In Reply We thank Yeo and colleagues for their letter and for presenting their data. In our study,1 we evaluated whether the association of (1) a decline in systolic blood pressure (BP) by more than 20 mm Hg; (2) neurological improvement in National Institutes of Health Stroke Scale (NIHSS) score by 4 or more points or NIHSS score of 0 at 24 hours after intravenous (IV) tissue plasminogen activator (tPA); or (3) both a decline in systolic BP and neurological improvement was associated with recanalization when imaged at 24 hours after IV tPA. For the measurement of the decline in BP, we calculated the difference between the initial triage BP and the average of the last 3-hour readings prior to the 24-hour magnetic resonance angiography. To minimize the bias and error in using only 1 BP reading at the 24-hour point, we took the average of the hourly BP readings in the 3-hour period prior to the 24-hour magnetic resonance angiography and we assumed this would best represent the BP change in relation to recanalization status at that time. There may be some methodological differences between our study and the study by Yeo and colleagues such as calculation of the difference in BP at 24 hours after IV tPA.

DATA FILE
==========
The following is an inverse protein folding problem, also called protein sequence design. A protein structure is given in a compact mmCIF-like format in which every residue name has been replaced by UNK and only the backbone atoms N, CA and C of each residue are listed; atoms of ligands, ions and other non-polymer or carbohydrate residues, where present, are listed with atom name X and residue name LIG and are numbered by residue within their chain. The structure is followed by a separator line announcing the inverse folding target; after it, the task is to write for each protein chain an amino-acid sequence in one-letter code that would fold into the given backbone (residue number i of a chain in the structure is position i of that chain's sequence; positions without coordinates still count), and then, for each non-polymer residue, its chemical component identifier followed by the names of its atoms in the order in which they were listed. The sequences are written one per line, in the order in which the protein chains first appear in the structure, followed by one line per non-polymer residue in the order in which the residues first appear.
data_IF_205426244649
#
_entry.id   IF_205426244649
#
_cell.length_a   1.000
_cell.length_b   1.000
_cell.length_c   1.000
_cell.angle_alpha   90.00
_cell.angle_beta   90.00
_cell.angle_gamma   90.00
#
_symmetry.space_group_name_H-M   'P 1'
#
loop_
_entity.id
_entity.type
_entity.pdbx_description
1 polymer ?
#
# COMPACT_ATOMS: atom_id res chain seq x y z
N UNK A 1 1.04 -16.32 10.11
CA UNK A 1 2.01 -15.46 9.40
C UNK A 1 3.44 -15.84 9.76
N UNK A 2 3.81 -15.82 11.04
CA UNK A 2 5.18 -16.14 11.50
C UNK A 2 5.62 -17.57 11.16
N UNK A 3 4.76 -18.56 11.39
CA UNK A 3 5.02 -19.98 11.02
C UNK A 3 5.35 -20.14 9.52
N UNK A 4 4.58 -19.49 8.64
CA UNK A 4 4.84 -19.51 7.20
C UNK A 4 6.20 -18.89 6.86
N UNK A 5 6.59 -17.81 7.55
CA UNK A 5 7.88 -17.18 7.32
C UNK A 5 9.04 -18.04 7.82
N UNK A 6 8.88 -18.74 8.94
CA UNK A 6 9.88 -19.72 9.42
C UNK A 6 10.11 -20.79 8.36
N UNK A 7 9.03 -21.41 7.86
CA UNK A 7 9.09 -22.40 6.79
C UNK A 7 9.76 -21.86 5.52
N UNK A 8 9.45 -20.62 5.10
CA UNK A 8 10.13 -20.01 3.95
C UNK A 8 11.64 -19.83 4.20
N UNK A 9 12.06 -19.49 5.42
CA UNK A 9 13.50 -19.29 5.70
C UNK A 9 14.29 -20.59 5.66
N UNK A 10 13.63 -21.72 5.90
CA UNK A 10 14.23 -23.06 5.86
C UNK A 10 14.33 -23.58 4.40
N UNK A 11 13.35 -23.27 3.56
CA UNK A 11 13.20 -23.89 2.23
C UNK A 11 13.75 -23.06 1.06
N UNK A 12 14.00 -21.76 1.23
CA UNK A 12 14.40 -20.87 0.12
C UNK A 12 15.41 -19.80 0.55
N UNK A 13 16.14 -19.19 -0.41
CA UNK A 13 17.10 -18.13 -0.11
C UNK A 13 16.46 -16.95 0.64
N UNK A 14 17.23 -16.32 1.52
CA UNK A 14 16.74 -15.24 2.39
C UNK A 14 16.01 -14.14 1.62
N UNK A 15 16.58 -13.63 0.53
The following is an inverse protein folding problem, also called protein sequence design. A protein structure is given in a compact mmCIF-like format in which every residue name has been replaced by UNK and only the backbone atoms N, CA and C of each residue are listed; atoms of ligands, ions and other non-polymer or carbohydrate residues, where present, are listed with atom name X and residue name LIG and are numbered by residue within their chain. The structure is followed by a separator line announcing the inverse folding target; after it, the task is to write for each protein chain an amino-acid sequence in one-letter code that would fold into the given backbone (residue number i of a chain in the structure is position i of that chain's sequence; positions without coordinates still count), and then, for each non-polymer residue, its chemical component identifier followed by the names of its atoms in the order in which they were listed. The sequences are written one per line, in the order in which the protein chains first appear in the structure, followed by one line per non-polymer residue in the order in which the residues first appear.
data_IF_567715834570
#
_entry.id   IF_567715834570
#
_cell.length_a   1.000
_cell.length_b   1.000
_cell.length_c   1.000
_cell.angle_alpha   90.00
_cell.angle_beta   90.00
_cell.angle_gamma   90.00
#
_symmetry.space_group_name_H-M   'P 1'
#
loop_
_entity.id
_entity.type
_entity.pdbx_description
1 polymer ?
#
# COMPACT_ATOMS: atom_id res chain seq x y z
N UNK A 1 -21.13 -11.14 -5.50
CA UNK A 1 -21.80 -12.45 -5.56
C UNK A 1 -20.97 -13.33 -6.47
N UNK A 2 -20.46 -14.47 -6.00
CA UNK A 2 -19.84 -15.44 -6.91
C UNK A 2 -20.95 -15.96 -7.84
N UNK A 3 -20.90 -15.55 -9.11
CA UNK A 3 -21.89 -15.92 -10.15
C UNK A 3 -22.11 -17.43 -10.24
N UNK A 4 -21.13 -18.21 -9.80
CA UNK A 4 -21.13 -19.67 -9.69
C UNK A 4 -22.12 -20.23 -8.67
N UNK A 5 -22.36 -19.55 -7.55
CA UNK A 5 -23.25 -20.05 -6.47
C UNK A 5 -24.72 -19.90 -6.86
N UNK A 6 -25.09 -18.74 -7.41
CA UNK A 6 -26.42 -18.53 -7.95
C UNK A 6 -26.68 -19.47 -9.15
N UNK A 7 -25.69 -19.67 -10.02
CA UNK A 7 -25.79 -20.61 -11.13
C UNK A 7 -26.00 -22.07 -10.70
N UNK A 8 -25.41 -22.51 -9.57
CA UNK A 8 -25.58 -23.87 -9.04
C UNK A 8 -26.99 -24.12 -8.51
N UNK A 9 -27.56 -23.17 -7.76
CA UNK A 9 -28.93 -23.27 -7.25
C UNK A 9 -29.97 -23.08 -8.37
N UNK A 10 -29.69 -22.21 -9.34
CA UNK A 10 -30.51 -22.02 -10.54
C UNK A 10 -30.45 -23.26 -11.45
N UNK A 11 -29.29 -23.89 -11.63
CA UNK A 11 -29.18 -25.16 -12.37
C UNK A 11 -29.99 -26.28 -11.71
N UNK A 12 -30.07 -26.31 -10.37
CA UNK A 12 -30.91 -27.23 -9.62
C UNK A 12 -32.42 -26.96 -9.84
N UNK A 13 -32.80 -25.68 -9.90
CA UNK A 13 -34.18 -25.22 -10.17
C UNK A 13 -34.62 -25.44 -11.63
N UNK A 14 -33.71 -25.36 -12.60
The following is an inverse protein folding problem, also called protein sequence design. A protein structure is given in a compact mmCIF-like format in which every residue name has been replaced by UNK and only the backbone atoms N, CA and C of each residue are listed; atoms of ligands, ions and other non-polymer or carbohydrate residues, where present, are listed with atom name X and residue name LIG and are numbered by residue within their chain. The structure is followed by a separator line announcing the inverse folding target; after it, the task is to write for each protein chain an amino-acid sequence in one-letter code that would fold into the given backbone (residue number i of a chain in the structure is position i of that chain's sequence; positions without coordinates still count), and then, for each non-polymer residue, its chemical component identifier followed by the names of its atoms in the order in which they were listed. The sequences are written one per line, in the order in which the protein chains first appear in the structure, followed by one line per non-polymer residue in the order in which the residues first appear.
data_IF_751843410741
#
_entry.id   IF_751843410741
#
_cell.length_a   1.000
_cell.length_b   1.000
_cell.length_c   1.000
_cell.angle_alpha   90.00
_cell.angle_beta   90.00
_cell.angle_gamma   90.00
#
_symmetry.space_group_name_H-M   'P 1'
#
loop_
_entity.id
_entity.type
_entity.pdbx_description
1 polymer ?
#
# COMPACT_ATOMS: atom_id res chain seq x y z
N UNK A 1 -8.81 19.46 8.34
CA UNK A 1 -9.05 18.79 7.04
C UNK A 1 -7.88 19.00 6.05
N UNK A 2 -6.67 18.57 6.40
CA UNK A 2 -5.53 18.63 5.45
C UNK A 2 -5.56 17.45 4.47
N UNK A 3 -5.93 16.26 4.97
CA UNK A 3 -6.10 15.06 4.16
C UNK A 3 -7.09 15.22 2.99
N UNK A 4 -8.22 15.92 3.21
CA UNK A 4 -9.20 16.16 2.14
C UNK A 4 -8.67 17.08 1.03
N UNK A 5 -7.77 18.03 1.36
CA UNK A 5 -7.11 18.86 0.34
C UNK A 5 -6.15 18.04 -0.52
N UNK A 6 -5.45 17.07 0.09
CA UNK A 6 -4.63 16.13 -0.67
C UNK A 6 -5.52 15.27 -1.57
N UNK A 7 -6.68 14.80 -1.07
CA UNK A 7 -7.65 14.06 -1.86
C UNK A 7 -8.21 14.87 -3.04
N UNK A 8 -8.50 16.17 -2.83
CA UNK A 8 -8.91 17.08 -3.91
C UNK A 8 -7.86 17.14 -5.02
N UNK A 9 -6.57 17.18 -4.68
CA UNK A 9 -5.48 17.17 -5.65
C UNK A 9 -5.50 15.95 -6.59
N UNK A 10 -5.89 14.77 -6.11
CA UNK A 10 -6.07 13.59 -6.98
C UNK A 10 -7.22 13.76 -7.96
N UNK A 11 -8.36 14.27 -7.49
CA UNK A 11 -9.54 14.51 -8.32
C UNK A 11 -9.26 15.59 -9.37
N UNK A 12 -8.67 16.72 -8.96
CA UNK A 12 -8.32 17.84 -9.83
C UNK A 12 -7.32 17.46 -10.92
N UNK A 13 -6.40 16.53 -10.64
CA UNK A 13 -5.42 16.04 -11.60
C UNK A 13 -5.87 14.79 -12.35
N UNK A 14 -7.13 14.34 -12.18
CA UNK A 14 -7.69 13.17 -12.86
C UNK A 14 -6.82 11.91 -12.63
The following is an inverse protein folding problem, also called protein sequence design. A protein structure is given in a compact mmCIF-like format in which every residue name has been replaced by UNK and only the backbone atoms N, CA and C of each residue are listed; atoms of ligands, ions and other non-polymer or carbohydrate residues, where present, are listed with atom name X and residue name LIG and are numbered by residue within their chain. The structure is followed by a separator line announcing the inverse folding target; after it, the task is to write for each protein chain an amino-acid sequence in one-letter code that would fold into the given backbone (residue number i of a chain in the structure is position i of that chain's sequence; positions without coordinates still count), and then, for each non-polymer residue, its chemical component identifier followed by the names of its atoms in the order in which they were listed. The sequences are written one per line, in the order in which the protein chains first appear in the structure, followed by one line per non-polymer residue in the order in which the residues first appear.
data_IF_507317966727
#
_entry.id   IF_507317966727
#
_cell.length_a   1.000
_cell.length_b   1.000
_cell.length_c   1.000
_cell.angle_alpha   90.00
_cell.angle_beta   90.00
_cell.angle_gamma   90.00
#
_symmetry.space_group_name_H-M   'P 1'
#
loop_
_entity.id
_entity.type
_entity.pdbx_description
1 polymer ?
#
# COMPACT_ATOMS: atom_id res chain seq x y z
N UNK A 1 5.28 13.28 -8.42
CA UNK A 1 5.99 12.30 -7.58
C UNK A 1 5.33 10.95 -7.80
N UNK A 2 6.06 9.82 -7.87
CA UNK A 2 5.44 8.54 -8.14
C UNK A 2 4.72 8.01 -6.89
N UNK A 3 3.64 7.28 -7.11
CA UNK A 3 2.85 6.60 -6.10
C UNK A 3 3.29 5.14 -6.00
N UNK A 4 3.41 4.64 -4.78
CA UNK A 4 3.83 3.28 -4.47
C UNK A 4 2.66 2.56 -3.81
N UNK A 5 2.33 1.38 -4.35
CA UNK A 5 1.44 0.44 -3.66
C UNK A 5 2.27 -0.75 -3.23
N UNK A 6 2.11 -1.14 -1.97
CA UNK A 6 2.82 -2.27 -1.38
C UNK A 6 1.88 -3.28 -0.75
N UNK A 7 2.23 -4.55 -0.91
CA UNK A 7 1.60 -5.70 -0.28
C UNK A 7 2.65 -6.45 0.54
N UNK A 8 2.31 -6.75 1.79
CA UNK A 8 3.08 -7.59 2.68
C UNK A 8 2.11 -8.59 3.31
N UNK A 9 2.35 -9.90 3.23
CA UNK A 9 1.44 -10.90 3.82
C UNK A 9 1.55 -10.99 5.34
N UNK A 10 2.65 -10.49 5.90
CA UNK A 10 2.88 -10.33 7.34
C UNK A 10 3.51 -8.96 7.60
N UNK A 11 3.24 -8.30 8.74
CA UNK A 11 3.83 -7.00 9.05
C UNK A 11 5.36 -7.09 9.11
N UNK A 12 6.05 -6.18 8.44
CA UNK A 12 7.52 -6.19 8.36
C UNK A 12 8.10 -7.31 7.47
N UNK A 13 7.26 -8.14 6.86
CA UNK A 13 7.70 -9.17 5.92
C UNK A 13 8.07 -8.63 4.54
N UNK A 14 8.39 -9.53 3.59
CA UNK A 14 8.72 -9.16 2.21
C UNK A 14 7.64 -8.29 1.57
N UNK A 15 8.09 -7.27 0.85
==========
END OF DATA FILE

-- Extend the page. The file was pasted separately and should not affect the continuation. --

Nagaraja N, Adams HP, Merino JG. Validation of the Association Between Neurologic Improvement With Decline in Blood Pressure and Recanalization in Stroke—Reply. JAMA Neurol. 2015;72(4):477-478. doi:10.1001/jamaneurol.2014.4690